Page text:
Books, desert islands and play with a capital P

Isn’t this, in reverse order, what we should be showing children books can do? [via 3quarksdaily ]

Robinson Crusoe is notable for a lot of reasons. It was one of the first English novels. It brings up stuff like cultural relativism and morality and providence with a capital P.

TeachPaperless: Using Authentic Gaming to Engage Kids in Authentic Learning

what Steve is getting at is that he's got a student who may not be a great reader, but who has a natural inclination for internalizing narrative.

And I think most kids internalize narrative. And it expresses itself in different ways whether in MMOGs or running around in the backyard with a wooden sword.

Split infinitives, again …

Lynch would like us all to calm down, please, and recognize that "proper" English is a recent and changeable institution. "The Lexicographer's Dilemma" recapitulates the long argument between two schools of thought: the prescriptive — which holds that the job of language experts is to lay down the law by telling us how to speak and write — and the descriptive, which holds that compilers of dictionaries and other guides are in the business of describing, not dictating, how the language is used.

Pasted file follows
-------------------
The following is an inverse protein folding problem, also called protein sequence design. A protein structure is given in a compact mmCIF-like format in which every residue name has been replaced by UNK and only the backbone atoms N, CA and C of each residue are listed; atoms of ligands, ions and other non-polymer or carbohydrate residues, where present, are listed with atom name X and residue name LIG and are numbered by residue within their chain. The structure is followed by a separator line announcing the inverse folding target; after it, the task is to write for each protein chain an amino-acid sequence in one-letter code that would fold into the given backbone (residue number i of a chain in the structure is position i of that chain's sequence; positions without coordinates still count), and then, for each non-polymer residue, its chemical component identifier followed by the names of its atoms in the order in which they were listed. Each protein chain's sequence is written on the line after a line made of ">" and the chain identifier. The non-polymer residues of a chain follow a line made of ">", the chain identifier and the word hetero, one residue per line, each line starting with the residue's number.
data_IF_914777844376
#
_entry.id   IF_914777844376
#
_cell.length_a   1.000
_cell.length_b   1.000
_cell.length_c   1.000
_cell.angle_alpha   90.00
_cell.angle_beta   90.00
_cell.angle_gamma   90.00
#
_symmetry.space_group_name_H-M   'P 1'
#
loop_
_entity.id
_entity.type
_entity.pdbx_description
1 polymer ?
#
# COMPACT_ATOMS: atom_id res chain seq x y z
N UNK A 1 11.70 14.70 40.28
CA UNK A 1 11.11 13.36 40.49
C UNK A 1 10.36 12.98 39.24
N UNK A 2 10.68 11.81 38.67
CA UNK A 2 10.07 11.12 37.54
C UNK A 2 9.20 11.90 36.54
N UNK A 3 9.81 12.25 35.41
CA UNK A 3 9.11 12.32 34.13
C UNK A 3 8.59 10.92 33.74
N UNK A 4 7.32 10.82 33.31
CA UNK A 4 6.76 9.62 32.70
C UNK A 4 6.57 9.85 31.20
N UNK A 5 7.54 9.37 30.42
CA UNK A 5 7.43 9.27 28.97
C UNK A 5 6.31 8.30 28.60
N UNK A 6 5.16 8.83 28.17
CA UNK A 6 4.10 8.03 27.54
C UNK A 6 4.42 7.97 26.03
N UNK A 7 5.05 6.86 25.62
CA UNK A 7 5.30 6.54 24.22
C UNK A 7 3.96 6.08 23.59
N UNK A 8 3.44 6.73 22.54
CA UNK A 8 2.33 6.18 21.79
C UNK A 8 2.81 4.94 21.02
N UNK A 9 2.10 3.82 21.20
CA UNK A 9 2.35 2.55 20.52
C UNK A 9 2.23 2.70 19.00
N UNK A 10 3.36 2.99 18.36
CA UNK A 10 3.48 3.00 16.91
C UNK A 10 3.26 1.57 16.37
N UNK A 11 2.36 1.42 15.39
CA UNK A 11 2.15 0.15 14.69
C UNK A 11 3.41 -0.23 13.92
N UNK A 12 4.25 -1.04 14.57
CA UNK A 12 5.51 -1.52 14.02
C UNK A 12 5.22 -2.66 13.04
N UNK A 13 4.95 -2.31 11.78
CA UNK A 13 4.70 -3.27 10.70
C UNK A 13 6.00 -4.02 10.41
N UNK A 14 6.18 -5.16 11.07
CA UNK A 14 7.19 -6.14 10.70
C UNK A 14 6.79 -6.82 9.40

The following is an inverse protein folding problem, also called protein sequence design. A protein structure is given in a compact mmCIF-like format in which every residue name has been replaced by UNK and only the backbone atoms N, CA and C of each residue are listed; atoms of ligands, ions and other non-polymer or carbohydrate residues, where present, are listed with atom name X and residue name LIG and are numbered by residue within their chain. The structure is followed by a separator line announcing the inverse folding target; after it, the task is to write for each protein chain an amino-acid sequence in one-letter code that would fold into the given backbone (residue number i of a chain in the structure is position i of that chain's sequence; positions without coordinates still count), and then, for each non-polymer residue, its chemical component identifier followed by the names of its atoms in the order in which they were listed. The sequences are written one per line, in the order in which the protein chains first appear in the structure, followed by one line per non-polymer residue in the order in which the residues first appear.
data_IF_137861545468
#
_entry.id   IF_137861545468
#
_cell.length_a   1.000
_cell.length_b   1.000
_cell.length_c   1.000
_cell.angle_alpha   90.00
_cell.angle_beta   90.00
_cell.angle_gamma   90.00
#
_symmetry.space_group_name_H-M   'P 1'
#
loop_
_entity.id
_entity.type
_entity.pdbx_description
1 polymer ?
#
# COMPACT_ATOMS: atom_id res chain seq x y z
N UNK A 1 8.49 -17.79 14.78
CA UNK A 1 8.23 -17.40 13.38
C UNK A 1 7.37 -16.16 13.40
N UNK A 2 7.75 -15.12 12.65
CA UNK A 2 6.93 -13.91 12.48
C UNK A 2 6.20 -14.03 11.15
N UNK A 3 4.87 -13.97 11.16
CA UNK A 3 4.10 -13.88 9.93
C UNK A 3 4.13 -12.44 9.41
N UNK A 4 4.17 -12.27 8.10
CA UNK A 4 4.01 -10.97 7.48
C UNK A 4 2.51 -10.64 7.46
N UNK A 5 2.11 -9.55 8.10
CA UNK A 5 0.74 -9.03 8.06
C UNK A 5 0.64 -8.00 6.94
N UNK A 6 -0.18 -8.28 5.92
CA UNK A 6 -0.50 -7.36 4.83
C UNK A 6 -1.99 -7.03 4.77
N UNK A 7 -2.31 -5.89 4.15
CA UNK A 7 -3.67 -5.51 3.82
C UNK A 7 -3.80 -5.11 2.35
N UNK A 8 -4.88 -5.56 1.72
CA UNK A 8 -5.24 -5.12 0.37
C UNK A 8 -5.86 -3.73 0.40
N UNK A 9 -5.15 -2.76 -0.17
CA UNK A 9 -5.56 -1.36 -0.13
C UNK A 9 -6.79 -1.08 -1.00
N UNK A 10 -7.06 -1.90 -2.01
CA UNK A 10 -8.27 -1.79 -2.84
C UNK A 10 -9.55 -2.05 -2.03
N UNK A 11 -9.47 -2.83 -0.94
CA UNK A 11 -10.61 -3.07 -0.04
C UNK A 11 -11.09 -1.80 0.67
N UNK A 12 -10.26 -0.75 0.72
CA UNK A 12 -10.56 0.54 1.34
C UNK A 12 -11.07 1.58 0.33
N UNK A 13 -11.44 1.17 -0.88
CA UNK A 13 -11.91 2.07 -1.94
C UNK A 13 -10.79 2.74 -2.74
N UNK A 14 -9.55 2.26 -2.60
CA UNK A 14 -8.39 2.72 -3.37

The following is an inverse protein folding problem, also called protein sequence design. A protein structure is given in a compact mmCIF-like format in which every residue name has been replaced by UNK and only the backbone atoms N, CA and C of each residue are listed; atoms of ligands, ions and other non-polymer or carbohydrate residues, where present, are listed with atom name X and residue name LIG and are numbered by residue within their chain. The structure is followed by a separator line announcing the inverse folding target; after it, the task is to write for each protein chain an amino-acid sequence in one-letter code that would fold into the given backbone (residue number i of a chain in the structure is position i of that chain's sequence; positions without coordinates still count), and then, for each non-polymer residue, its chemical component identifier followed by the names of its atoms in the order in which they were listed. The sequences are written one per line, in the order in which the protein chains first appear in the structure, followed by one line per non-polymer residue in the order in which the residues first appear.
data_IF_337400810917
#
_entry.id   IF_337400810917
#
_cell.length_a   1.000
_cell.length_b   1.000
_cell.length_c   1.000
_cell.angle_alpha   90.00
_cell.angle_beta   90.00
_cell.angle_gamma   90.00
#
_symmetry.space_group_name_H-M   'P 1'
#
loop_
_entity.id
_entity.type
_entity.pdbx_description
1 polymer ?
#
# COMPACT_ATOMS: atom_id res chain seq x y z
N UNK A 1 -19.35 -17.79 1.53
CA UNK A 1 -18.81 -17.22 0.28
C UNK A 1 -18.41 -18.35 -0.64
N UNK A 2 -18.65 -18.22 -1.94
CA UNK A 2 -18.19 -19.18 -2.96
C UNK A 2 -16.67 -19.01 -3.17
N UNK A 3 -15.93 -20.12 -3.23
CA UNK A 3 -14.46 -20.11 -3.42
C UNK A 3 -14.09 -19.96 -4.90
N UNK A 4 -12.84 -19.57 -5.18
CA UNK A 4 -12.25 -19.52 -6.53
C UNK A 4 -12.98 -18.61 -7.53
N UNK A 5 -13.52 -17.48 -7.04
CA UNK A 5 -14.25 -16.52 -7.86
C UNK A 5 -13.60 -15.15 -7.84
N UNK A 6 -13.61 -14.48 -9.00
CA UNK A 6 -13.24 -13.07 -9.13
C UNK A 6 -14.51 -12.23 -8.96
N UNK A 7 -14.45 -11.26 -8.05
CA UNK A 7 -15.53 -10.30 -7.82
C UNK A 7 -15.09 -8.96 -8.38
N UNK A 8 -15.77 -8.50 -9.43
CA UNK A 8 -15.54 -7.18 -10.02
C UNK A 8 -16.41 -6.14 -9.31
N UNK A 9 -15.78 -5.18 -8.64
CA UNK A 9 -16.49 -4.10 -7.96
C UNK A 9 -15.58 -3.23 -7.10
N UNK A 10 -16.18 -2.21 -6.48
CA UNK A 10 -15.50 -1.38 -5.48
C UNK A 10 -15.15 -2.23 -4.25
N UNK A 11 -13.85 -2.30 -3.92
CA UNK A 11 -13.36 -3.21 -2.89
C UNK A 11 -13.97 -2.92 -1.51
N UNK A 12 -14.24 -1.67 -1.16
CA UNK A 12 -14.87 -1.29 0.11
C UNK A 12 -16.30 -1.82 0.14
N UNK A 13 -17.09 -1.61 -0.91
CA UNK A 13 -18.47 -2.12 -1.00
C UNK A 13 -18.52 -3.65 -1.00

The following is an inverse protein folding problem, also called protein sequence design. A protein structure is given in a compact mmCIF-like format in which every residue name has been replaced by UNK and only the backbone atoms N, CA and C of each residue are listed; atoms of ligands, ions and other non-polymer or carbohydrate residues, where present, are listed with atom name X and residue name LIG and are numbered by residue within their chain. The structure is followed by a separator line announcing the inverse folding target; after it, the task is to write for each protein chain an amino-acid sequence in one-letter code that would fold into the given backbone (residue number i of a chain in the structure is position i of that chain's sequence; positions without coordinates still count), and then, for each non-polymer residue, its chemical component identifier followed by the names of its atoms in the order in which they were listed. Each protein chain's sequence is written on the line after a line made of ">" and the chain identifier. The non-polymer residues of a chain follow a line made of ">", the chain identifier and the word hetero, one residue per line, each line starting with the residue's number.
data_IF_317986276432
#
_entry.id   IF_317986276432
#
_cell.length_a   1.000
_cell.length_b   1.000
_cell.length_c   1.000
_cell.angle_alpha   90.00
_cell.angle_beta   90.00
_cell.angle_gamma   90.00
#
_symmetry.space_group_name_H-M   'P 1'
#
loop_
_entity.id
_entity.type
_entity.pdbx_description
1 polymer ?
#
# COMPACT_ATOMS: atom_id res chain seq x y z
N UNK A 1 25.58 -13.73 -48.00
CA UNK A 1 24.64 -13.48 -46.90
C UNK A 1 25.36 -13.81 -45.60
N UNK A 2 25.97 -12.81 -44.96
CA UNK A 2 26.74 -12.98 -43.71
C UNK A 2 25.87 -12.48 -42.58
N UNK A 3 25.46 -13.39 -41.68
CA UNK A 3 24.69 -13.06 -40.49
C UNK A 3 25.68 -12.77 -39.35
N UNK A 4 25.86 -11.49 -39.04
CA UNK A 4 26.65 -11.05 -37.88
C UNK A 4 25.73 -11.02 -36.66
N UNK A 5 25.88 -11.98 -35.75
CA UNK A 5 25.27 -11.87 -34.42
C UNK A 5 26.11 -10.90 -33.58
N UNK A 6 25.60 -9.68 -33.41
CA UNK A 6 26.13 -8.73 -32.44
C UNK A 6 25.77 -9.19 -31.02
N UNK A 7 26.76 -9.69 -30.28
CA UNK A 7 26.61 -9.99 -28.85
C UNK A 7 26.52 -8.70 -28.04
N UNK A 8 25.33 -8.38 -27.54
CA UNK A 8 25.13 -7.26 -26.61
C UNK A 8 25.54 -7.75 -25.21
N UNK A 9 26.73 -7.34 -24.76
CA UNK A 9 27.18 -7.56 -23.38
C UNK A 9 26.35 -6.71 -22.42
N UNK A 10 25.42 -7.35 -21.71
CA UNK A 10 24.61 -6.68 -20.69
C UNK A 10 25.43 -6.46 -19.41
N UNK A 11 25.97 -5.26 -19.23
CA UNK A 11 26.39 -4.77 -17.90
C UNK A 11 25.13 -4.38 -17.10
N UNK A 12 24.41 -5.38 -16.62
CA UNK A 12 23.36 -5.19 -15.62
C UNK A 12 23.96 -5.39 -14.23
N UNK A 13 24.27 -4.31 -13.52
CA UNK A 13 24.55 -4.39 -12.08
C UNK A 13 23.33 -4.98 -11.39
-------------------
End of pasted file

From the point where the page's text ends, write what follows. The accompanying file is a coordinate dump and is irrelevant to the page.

Willingham: Reading Is Not a Skill

The mistaken idea that reading is a skill—learn to crack the code, practice comprehension strategies and you can read anything—may be the single biggest factor holding back reading achievement in the country.

Source: here

Text message speak ‘not harmful to children’s spelling’

Professor Varnhagen said: "If you want students to think very precisely and concisely and be able to express themselves, it might be interesting to have them create instant messages with ideas, maybe allow them opportunities to use more of this new dialect in brief reports or fun activities.